Killington Elementary Students built sailboats out of classroom materials to “sail” across a pair of strings powered by wind. The students worked in groups and were able to make engineering adjustments to their design after the first trial run. The experiment was part of “Energy Week” at KES
Last week was “Energy Week” at Killington Elementary School.
Laura MacLachlan, a representative from Vermont Energy Education Program (VEEP), spent last week with students at KES. VEEP is part of the non-profit organization, Efficiency Vermont, and its role is to educate children and community members on energy literacy. VEEP brings experienced energy educators, like Laura MacLachlan, into classrooms and community groups, to provide hands-on presentations that teach the science behind energy and efficiency.
MacLachlan met with teachers from KES last spring, to discuss ways to incorporate energy education. KES decided to participate in the Whole School Energy Challenge. This year-long program teaches how the school can become more energy efficient and empowers students to take action in real-life energy issues.
One of the ways KES students are saving energy this school year is by packing “waste free lunches.” The school has been encouraging students to save resources, and therefore energy, by packing snacks and lunches in reusable containers, or having school lunch.
The KEEPERS, Killington’s parent teacher organization, sponsored the Energy Week, which brought Laura MacLachlan into the school to give presentations to students, and doing hands-on experiments with them.
The Mountains Times visited the school twice to see what the students were learning. Killington’s third and fourth graders made sail boats on Tuesday, Nov. 18, and tested how well their sail designs moved their sailboats when blown with a fan. This project demonstrated how wind produces energy by moving objects. Students made predictions on how well their sails would perform before testing them. After observing the first test, students were allowed to make engineering adjustments to their sails, and see how those improvments affected the performance of the boats. Observing which boats moved the fastest and farthest, helped the students make decisions on how to adjust to their own design to make their boats work better. This type of hands-on learning; making predictions, observing, and making adjustments, help solidify the concepts of energy for the participants.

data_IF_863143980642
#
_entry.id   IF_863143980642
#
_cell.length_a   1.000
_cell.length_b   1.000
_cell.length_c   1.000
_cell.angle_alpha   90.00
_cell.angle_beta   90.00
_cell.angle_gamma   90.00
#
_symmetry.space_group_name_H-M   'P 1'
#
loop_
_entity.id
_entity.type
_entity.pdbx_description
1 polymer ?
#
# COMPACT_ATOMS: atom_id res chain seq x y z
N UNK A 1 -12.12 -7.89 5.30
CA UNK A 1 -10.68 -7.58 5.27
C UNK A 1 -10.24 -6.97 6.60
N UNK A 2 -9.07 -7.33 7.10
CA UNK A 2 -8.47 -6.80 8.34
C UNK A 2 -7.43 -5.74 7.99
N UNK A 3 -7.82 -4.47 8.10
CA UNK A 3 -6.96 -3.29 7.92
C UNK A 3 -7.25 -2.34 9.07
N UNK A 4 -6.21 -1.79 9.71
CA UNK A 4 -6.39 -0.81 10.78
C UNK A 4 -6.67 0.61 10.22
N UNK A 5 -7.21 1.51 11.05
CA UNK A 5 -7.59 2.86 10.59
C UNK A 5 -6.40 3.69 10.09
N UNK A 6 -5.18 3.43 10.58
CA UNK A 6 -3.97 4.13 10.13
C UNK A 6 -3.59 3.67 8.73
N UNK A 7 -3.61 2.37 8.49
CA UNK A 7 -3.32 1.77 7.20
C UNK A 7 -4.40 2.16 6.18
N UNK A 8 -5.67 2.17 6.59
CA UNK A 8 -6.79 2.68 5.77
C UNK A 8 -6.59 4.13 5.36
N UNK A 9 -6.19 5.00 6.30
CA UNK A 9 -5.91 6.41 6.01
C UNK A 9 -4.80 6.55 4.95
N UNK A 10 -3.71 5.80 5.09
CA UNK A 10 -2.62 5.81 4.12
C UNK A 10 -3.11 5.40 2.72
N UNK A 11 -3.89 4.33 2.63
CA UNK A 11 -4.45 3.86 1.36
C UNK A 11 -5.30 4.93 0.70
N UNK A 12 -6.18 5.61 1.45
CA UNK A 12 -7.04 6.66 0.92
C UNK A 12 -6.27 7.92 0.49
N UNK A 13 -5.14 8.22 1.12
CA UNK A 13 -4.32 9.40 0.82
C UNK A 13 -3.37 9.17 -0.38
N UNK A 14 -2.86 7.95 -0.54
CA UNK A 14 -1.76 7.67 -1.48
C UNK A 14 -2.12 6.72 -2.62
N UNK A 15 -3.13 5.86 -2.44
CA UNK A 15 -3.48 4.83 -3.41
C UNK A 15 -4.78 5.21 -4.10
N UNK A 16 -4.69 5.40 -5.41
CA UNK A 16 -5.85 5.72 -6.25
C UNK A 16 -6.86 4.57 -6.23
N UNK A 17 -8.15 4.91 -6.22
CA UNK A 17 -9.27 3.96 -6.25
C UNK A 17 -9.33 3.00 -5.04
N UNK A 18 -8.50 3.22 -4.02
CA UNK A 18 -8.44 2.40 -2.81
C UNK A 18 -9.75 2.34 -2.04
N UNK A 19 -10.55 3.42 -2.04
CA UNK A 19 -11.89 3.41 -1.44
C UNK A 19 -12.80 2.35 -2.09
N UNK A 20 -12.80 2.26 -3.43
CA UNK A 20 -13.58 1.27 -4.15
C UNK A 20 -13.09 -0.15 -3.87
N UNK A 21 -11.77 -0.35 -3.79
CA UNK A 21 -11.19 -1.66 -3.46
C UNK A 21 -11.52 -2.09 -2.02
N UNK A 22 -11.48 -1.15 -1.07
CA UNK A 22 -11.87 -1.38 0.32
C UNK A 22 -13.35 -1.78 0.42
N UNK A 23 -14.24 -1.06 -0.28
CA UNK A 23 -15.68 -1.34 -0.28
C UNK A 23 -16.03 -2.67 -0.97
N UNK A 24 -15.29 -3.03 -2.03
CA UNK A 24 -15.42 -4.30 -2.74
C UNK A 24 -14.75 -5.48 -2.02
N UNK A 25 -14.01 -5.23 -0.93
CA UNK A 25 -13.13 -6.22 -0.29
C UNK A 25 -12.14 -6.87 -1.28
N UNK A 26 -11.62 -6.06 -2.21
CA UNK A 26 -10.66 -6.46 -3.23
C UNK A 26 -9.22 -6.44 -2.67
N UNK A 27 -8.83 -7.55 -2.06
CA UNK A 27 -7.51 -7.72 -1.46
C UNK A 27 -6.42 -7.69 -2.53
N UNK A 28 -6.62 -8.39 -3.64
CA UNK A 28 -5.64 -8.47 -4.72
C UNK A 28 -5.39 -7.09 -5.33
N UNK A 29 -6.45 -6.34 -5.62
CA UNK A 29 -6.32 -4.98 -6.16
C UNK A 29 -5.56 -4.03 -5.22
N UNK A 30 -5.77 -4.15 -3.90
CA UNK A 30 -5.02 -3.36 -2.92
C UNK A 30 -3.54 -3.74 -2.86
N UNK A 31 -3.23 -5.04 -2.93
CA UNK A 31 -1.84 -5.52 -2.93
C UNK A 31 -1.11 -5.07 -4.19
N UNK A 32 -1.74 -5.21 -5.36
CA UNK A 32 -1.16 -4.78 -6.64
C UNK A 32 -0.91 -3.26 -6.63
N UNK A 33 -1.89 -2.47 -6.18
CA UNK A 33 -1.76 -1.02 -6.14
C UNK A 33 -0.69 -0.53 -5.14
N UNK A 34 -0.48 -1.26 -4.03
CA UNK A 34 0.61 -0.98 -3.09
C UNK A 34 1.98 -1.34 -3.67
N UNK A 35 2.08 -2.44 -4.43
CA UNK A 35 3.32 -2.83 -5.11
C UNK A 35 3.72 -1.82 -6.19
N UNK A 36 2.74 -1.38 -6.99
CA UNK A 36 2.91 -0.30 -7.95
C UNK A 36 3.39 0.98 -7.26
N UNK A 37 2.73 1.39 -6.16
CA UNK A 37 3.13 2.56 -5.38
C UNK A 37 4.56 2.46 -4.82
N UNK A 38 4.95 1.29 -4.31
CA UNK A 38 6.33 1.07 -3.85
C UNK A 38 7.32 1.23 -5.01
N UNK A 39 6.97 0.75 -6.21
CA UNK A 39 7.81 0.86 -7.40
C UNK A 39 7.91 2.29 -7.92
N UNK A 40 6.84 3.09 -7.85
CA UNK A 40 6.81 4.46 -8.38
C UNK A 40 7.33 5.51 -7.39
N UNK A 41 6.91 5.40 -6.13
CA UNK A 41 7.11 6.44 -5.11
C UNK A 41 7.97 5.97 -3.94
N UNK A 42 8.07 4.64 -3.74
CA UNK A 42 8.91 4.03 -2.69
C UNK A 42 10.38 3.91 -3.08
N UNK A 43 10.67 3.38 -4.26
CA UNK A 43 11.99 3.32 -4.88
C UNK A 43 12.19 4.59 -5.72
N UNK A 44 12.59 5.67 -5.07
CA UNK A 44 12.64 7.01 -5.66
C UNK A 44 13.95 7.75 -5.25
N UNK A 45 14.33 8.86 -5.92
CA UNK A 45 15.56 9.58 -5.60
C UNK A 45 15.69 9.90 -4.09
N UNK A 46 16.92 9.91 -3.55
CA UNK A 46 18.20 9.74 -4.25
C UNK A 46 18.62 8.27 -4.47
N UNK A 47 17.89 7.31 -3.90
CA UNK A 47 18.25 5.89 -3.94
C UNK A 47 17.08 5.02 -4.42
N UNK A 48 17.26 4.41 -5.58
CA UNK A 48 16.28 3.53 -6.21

On Thursday, fifth grade students were paired with first-graders to learn about energy loss. MacLachlan had brought in cardboard houses, designed with different elements of construction and weather proofing, to see how insulation and construction design impacts heat loss. Students made predictions on which of the four cardboard home designs would hold in the most heat. They tested their theories by first reading the ambient temperature inside the houses without the addition of a heat source. Then MacLachlan heated up the homes with a container of hot water, and the students re-read the temperatures inside the homes to see which design held in the most amount of heat. This taught the kids how insulation and construction design can help a home to save heat, therefore keeping energy costs down and minimizing environmental.
MacLachlan told the Mountain Times that the programs and experiments VEEP provides used to be geared more towards high school and middle school students, but they did some adjustments to the curricula to accommodate different ages. “The sooner you teach kids, the stronger their foundation in energy literacy,” she said.
When asked what the most rewarding part of her job was, Laura MacLachlan answered, “Seeing those ‘ah-ha’ moments. When kids get to learn hands-on, they really get how something works… I really enjoys my job, and learn a lot from the kids too.”
By Robin Alberti
Photos by Robin Alberti